Private Construction

Construction & the Out Lawn Near Your Home

Signage in the Out Lawn

During City coordinated construction projects, contractors doing the work sometimes place traffic control signs in the public out lawn area adjacent to a private property. These signs are required to ensure the safety of motorists and pedestrians traveling in the construction area as well as the contractor's employees working there. These signs are set up and taken down by the contractors as required at different phases of the construction process.

Restoration of Out Lawn

Following the City's construction on a street, driveway or sidewalk, the City's contractor will place new topsoil and hydroseed in the disturbed areas. Property owners are encouraged to read and follow a pamphlet provided by the City about the Care and Watering of the Newly Seeded Surfaces (PDF) to assure growth of the new lawn area. This pamphlet will be given to all property owners upon completion of a City-coordinated construction project.

Private Property Construction Projects

Projects to add, widen or repair a driveway on private property are likely to involve the use of a portion of the City's street right-of-way, which includes public streets, sidewalks, and the out lawn area between the street and sidewalk. Citizens should contact the City's Engineering Department to obtain the necessary permits and review the appropriate guidelines for working in the City's right-of-way.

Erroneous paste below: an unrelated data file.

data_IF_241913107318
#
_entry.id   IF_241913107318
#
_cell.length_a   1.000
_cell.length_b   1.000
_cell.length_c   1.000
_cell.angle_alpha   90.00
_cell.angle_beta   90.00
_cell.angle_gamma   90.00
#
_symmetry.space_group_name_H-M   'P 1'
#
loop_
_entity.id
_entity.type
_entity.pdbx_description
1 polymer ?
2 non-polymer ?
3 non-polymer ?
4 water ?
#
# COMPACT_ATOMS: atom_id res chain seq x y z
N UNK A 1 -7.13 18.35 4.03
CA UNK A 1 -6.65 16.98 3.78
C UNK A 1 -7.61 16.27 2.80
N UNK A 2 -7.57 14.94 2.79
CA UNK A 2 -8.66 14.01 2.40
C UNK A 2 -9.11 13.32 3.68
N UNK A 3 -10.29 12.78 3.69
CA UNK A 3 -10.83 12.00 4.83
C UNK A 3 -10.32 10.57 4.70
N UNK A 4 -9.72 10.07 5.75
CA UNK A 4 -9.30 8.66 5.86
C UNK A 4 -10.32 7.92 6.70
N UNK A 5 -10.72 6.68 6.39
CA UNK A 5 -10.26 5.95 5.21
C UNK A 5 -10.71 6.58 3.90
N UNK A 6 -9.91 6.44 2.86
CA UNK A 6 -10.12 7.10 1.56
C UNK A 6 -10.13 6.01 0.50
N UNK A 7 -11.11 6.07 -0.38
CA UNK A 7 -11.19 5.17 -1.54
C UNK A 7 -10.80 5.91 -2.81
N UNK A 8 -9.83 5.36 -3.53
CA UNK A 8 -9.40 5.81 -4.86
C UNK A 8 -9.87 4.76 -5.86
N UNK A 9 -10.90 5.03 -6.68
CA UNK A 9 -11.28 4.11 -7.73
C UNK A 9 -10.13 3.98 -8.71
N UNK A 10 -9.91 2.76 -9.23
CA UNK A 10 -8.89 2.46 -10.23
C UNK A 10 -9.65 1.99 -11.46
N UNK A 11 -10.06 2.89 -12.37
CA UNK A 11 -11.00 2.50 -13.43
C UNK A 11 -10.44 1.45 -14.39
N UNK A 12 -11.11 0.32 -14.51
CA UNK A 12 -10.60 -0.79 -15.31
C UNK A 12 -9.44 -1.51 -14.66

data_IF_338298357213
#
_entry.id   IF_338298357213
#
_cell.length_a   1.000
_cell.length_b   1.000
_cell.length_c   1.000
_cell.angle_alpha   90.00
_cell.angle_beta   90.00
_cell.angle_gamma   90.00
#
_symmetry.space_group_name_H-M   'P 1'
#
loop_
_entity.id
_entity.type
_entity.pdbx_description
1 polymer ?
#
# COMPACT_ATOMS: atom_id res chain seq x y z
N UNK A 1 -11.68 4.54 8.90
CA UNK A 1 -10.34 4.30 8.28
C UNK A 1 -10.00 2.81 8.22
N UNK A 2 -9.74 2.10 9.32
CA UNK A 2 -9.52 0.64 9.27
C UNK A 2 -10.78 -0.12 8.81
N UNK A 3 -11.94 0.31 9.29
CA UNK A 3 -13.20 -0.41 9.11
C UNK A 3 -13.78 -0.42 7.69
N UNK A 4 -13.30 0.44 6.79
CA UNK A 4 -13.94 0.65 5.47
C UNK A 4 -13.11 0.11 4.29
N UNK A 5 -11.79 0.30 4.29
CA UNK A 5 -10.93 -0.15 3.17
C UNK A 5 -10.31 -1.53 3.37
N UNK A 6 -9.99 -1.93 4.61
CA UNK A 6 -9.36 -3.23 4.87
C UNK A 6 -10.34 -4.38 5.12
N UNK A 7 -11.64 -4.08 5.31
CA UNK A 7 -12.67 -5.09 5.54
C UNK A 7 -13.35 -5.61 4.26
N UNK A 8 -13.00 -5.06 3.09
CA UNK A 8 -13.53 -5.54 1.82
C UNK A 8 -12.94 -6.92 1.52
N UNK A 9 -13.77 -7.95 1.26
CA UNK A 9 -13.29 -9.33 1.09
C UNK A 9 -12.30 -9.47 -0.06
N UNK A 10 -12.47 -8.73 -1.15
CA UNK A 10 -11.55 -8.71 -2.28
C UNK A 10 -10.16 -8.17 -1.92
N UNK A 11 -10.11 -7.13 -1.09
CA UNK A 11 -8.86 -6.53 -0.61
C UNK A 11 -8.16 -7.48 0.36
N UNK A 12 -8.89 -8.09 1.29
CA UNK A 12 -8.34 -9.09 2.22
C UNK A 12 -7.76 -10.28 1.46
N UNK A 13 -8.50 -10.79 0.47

Administrative Rules

Administrative Rules (PDF) regulating driveways are available at the Engineering Department Office or online. Drawings that indicate property lines are also available for review at:

Engineering Department Office
333 W Ellsworth Street
2nd Floor
Midland, MI 48640

These can be helpful aids to reference when planning a private property project.

Private Utility Construction


The Engineering Department issues permits for private utility construction on public property to Consumers Energy, SBC, AT&T, Ameritech, Charter Communications and other companies. The underground and above-ground facilities of these companies occupy the public right-of-way of all City streets.

A utility worker cleans the sewer.


The Engineering Department reviews plans for new private utility main construction requests and determines whether the requests comply with City standards: the City's review process includes the following:

  • The City looks for proper horizontal and vertical separation from underground City utilities.
  • City staff tries to minimize the installation of large underground or surface structures in the City right-of-way.
  • As much as possible, the City tries to minimize the number of installations that occur under public paved streets.